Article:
of the Moose received formal recognition that year as the organization's official female component) gathered under a rented
circus tent toward the south end of the new property and placed the cornerstone for Mooseheart. The first 11 youngsters in
residence were present, having been admitted earlier that month; they and a handful of workers were housed in the original
farmhouse and a few rough-hewn frame buildings that had been erected that spring.
Addressing Need on the Other End of Life: Moosehaven
Mooseheart's construction proceeded furiously over the next decade, but it only barely
kept pace with the admissions that swelled the student census to nearly 1,000 by 1920. (Mooseheart's student population would
reach a peak of 1,300 during the depths of the Great Depression; housing was often "barracks" style - unacceptable by today's
standards. Mooseheart officials now consider the campus' ultimate maximum capacity as no more than 500.) Still, by the Twenties,
Davis and his Moose colleagues thought the fraternity should do more--this time for aged members who were having trouble making
ends meet in retirement. (A limited number of elderly members had been invited to live at Mooseheart since 1915.)
They bought 26 acres of shoreline property just south of Jacksonville, Florida, and in the fall of 1922,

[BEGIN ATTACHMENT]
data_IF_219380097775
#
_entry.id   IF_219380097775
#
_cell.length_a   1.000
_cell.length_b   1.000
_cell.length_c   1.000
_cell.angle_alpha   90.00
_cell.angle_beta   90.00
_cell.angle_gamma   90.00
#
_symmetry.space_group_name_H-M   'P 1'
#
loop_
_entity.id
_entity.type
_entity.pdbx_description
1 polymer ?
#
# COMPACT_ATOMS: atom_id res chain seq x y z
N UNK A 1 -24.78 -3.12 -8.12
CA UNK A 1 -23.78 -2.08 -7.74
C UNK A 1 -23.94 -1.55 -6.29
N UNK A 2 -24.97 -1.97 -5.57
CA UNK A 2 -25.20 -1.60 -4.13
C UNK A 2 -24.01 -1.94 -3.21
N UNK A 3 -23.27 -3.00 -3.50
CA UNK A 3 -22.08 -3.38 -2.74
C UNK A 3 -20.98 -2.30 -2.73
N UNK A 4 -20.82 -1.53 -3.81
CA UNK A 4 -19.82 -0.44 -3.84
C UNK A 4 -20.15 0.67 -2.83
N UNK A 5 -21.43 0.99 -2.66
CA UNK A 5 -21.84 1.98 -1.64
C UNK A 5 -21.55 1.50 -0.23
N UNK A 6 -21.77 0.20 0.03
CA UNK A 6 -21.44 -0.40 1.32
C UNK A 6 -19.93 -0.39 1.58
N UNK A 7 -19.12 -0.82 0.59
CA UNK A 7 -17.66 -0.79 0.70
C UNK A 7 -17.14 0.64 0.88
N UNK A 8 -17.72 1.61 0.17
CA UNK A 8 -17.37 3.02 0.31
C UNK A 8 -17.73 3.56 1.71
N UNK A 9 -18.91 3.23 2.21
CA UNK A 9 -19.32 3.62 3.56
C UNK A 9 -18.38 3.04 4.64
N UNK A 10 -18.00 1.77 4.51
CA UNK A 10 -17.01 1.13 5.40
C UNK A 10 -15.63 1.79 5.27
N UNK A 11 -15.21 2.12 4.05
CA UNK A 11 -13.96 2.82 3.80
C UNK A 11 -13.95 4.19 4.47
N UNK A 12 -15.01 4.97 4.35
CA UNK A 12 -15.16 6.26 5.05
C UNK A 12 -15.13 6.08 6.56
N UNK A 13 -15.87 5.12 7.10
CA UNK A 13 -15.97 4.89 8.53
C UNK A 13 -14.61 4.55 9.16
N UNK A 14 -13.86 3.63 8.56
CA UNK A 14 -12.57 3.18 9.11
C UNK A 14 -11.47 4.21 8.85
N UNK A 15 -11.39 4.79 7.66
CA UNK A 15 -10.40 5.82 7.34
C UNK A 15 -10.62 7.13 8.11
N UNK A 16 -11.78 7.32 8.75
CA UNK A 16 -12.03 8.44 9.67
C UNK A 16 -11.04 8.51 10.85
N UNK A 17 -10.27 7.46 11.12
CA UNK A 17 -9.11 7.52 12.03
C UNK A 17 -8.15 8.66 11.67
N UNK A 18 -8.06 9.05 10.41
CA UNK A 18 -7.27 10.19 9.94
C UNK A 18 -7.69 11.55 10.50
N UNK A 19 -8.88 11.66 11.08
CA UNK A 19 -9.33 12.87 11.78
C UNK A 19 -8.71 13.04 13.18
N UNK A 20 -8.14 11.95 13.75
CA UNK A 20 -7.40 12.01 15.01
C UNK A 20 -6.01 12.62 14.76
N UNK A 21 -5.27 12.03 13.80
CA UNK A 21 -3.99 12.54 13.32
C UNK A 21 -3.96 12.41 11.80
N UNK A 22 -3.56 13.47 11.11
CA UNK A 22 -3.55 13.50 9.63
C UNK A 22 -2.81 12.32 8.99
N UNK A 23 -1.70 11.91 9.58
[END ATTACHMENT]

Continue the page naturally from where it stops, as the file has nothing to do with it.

Moosehaven, the "City of Contentment," was opened, with the arrival of its first 22 retired Moose residents. Moosehaven has
since grown to a 63-acre community providing a comfortable home, a wide array of recreational activities and comprehensive
health care to more than 400 residents.
As the Moose fraternity grew in visibility and influence, so did Jim Davis. President Warren Harding named
him to his Cabinet as Secretary of Labor in 1921, and Davis continued in that post under Presidents Calvin Coolidge and Herbert
Hoover as well. In November 1930, Davis, a Republican, won election to the U.S. Senate from Pennsylvania, and he served there
with distinction for the next 14 years. As both Labor Secretary and Senator, Davis was known as a conservative champion of
labor, who fought hard for the rights of unions--but felt that the workingman should expect no "handouts" of any sort. In
the Senate, it was Davis who spearheaded passage of landmark legislation to force building contractors to pay laborers "prevailing"
union-level wages in any government construction work. The law bore his name: the Davis-Bacon Act.
The "Proof of Our Value": Community Service
For a quarter-century the Moose had directed its efforts almost completely toward Mooseheart and Moosehaven; now, with
discharged WWII Veterans driving Moose membership to nearly 800,000 members, Director General Giles set out to broaden the
organization's horizons. In 1949 he conceived and instituted what was to become the third great Moose endeavor of the modern
era, the Civic Affairs program (later renamed Community Service). Giles explained his rationale: "Only three institutions
have a God-given right to exist in a community, the home, the church and the school. The rest of us must be valuable to the
community to warrant our existence, and the burden of proof of our value is on us." The Community Service program has since
flourished into a myriad of humanitarian efforts on the local Lodge level, as well as fraternity-wide projects such as the
Moose Youth Awareness Program , in which bright teenagers go into elementary schools, daycare centers and the like to communicate
an anti-drug message to 4- to 9-year olds.